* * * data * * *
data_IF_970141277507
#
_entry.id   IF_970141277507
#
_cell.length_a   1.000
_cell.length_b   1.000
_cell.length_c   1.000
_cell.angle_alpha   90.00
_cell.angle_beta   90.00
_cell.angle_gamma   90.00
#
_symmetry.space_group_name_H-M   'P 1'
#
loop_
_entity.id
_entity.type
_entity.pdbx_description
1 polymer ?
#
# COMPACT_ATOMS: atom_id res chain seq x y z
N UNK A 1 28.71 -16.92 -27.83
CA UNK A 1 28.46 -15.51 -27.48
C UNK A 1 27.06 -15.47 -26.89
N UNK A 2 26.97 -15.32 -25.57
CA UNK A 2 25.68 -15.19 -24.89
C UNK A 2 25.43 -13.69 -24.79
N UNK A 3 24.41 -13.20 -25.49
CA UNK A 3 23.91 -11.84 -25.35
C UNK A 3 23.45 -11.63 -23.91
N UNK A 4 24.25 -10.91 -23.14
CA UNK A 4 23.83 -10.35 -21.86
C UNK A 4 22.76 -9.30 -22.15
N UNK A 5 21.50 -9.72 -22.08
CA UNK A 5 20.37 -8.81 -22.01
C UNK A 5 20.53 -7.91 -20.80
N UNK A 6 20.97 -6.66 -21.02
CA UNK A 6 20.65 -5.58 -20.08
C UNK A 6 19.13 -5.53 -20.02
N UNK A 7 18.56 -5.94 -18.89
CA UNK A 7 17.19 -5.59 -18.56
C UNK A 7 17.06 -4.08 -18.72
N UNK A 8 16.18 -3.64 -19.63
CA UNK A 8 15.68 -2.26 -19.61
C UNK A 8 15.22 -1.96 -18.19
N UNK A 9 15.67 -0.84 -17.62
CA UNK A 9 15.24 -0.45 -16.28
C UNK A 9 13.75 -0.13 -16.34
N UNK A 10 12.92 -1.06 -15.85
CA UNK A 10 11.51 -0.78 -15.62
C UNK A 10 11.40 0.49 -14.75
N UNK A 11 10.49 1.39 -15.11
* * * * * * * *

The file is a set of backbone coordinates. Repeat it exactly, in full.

data_IF_970141277507
#
_entry.id   IF_970141277507
#
_cell.length_a   1.000
_cell.length_b   1.000
_cell.length_c   1.000
_cell.angle_alpha   90.00
_cell.angle_beta   90.00
_cell.angle_gamma   90.00
#
_symmetry.space_group_name_H-M   'P 1'
#
loop_
_entity.id
_entity.type
_entity.pdbx_description
1 polymer ?
#
# COMPACT_ATOMS: atom_id res chain seq x y z
N UNK A 1 28.71 -16.92 -27.83
CA UNK A 1 28.46 -15.51 -27.48
C UNK A 1 27.06 -15.47 -26.89
N UNK A 2 26.97 -15.32 -25.57
CA UNK A 2 25.68 -15.19 -24.89
C UNK A 2 25.43 -13.69 -24.79
N UNK A 3 24.41 -13.20 -25.49
CA UNK A 3 23.91 -11.84 -25.35
C UNK A 3 23.45 -11.63 -23.91
N UNK A 4 24.25 -10.91 -23.14
CA UNK A 4 23.83 -10.35 -21.86
C UNK A 4 22.76 -9.30 -22.15
N UNK A 5 21.50 -9.72 -22.08
CA UNK A 5 20.37 -8.81 -22.01
C UNK A 5 20.53 -7.91 -20.80
N UNK A 6 20.97 -6.66 -21.02
CA UNK A 6 20.65 -5.58 -20.08
C UNK A 6 19.13 -5.53 -20.02
N UNK A 7 18.56 -5.94 -18.89
CA UNK A 7 17.19 -5.59 -18.56
C UNK A 7 17.06 -4.08 -18.72
N UNK A 8 16.18 -3.64 -19.63
CA UNK A 8 15.68 -2.26 -19.61
C UNK A 8 15.22 -1.96 -18.19
N UNK A 9 15.67 -0.84 -17.62
CA UNK A 9 15.24 -0.45 -16.28
C UNK A 9 13.75 -0.13 -16.34
N UNK A 10 12.92 -1.06 -15.85
CA UNK A 10 11.51 -0.78 -15.62
C UNK A 10 11.40 0.49 -14.75
N UNK A 11 10.49 1.39 -15.11